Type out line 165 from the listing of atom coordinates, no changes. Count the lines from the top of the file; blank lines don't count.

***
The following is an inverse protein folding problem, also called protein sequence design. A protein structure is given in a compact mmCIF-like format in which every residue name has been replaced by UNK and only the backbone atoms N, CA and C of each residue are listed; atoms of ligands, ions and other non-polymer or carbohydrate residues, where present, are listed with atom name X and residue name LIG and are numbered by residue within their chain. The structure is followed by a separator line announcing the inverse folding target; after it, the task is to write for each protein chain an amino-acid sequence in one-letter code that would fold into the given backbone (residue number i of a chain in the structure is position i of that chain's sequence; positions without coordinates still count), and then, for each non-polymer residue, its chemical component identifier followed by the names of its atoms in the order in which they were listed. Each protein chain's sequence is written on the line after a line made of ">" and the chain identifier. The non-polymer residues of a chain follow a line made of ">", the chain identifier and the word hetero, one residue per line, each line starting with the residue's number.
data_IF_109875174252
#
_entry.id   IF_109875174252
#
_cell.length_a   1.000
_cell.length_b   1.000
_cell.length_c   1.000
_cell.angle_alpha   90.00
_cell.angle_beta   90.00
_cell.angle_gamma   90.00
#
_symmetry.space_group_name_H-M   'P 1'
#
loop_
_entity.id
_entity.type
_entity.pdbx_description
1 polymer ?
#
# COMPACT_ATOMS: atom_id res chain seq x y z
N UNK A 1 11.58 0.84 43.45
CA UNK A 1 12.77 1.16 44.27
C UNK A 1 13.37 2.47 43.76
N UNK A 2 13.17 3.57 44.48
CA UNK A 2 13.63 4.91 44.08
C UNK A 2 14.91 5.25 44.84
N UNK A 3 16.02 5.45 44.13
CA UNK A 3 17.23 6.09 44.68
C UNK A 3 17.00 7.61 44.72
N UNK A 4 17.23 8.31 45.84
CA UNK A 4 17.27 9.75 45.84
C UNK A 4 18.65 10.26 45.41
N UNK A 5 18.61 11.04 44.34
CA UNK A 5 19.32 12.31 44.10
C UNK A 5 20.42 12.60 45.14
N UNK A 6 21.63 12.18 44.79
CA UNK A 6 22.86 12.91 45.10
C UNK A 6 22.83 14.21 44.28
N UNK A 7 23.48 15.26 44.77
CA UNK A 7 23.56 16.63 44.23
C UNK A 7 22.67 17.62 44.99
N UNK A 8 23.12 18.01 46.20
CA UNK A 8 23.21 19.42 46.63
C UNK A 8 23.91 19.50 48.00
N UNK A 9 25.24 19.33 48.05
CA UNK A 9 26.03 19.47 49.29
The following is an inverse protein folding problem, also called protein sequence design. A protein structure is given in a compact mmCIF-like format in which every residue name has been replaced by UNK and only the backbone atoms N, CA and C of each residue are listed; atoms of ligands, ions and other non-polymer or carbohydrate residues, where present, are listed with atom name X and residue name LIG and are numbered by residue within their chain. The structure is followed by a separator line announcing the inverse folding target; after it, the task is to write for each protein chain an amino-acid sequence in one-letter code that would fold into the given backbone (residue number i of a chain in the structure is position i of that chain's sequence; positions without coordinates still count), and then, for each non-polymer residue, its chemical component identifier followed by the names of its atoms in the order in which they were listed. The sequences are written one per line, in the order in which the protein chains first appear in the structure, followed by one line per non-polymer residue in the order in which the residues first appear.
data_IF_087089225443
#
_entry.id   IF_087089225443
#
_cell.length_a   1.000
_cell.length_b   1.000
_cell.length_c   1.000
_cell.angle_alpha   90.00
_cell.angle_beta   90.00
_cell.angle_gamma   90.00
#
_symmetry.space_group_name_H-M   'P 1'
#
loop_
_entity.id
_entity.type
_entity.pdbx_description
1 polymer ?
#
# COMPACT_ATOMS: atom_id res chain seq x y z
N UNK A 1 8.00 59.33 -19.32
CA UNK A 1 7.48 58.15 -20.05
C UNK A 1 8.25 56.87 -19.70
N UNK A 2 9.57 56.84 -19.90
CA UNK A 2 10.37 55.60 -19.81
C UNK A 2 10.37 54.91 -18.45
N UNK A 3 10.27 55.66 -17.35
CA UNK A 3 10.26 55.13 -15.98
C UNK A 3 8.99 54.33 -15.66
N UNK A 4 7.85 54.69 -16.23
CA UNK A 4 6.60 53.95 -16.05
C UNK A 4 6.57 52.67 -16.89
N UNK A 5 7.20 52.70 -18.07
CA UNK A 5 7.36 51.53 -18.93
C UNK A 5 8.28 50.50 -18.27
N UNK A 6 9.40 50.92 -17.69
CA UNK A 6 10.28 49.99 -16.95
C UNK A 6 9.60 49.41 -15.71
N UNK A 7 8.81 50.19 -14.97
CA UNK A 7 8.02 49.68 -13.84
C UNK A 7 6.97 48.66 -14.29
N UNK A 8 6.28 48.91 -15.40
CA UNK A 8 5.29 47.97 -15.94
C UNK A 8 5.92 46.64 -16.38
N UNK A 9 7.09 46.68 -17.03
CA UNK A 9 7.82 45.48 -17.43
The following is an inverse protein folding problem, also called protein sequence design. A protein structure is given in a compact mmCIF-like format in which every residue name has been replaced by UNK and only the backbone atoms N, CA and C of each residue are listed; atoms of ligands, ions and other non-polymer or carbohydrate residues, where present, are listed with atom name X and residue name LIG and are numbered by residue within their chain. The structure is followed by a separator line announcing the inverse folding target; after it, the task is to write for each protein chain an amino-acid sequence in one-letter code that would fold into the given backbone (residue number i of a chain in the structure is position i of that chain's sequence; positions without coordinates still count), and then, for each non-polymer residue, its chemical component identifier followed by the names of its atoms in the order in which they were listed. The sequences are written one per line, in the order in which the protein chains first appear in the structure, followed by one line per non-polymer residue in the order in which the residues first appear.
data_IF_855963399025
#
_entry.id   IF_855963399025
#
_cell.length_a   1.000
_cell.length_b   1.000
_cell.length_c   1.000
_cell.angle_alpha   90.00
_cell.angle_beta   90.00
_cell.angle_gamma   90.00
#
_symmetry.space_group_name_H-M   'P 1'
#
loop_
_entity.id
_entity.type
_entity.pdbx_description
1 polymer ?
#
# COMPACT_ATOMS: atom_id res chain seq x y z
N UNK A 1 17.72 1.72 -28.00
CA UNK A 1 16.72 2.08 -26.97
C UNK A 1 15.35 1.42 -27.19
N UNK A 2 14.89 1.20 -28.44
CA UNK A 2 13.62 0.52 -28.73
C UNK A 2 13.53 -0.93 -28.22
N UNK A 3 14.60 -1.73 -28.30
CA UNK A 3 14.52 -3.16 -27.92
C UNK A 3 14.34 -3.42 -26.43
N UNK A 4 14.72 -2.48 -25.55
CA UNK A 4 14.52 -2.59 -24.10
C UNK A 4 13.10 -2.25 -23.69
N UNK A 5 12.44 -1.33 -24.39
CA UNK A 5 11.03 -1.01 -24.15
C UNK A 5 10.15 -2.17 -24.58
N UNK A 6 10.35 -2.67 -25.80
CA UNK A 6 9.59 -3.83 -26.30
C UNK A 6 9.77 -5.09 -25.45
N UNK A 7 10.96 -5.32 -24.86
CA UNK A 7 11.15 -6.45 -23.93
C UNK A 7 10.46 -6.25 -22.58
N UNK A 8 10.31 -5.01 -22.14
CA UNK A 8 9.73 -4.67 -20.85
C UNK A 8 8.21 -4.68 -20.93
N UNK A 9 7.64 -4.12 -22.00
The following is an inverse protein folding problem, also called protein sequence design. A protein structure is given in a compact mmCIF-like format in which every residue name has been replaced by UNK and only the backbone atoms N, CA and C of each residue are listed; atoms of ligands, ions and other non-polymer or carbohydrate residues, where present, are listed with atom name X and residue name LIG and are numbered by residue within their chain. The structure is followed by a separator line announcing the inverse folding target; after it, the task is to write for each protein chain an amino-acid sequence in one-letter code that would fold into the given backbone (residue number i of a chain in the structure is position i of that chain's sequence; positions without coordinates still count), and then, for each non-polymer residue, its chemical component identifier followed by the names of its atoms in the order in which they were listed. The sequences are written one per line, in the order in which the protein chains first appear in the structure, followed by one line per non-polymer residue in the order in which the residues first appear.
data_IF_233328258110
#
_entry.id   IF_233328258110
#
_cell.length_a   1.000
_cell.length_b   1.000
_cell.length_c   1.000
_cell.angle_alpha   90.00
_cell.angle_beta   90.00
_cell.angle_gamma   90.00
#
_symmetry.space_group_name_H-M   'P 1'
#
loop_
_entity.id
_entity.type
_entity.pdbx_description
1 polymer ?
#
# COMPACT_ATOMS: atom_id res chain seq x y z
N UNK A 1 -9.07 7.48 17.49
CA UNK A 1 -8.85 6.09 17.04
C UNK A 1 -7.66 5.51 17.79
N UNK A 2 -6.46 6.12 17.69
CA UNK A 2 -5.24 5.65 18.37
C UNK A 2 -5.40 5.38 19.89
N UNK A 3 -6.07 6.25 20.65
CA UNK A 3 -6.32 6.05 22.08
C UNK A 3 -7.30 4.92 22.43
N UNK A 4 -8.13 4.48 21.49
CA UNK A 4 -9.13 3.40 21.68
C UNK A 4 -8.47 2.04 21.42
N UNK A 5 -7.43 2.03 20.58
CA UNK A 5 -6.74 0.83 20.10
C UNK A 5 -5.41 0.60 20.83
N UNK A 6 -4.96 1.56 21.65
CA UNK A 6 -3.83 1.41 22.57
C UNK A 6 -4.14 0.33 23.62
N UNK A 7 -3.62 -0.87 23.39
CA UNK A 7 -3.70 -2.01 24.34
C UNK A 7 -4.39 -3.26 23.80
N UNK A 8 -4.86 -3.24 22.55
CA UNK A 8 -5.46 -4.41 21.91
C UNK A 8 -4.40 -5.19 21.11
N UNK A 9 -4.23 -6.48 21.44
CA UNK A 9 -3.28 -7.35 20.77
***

N UNK A 2 -6.46 6.12 17.69